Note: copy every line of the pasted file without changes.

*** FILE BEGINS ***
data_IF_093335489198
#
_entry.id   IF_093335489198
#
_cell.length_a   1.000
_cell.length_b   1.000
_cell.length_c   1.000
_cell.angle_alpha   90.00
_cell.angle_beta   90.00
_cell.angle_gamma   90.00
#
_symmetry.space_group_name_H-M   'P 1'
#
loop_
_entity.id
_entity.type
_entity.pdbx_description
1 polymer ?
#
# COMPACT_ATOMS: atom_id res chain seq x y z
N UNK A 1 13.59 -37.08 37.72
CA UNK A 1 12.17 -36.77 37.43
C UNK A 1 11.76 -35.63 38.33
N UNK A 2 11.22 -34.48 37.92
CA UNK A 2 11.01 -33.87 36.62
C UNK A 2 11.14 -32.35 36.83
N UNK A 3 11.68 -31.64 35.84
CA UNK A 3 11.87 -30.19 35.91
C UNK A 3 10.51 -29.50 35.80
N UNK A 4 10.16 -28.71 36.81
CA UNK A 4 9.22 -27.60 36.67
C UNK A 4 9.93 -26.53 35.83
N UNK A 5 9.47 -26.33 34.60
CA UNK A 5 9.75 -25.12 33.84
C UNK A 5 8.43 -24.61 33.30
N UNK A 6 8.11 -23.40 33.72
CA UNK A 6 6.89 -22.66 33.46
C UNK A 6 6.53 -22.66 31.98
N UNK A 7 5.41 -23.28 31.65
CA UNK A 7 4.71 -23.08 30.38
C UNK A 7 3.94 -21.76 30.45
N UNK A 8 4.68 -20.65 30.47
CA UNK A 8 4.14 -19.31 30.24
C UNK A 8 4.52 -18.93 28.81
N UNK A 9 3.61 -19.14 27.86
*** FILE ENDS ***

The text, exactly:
data_IF_093335489198
#
_entry.id   IF_093335489198
#
_cell.length_a   1.000
_cell.length_b   1.000
_cell.length_c   1.000
_cell.angle_alpha   90.00
_cell.angle_beta   90.00
_cell.angle_gamma   90.00
#
_symmetry.space_group_name_H-M   'P 1'
#
loop_
_entity.id
_entity.type
_entity.pdbx_description
1 polymer ?
#
# COMPACT_ATOMS: atom_id res chain seq x y z
N UNK A 1 13.59 -37.08 37.72
CA UNK A 1 12.17 -36.77 37.43
C UNK A 1 11.76 -35.63 38.33
N UNK A 2 11.22 -34.48 37.92
CA UNK A 2 11.01 -33.87 36.62
C UNK A 2 11.14 -32.35 36.83
N UNK A 3 11.68 -31.64 35.84
CA UNK A 3 11.87 -30.19 35.91
C UNK A 3 10.51 -29.50 35.80
N UNK A 4 10.16 -28.71 36.81
CA UNK A 4 9.22 -27.60 36.67
C UNK A 4 9.93 -26.53 35.83
N UNK A 5 9.47 -26.33 34.60
CA UNK A 5 9.75 -25.12 33.84
C UNK A 5 8.43 -24.61 33.30
N UNK A 6 8.11 -23.40 33.72
CA UNK A 6 6.89 -22.66 33.46
C UNK A 6 6.53 -22.66 31.98
N UNK A 7 5.41 -23.28 31.65
CA UNK A 7 4.71 -23.08 30.38
C UNK A 7 3.94 -21.76 30.45
N UNK A 8 4.68 -20.65 30.47
CA UNK A 8 4.14 -19.31 30.24
C UNK A 8 4.52 -18.93 28.81
N UNK A 9 3.61 -19.14 27.86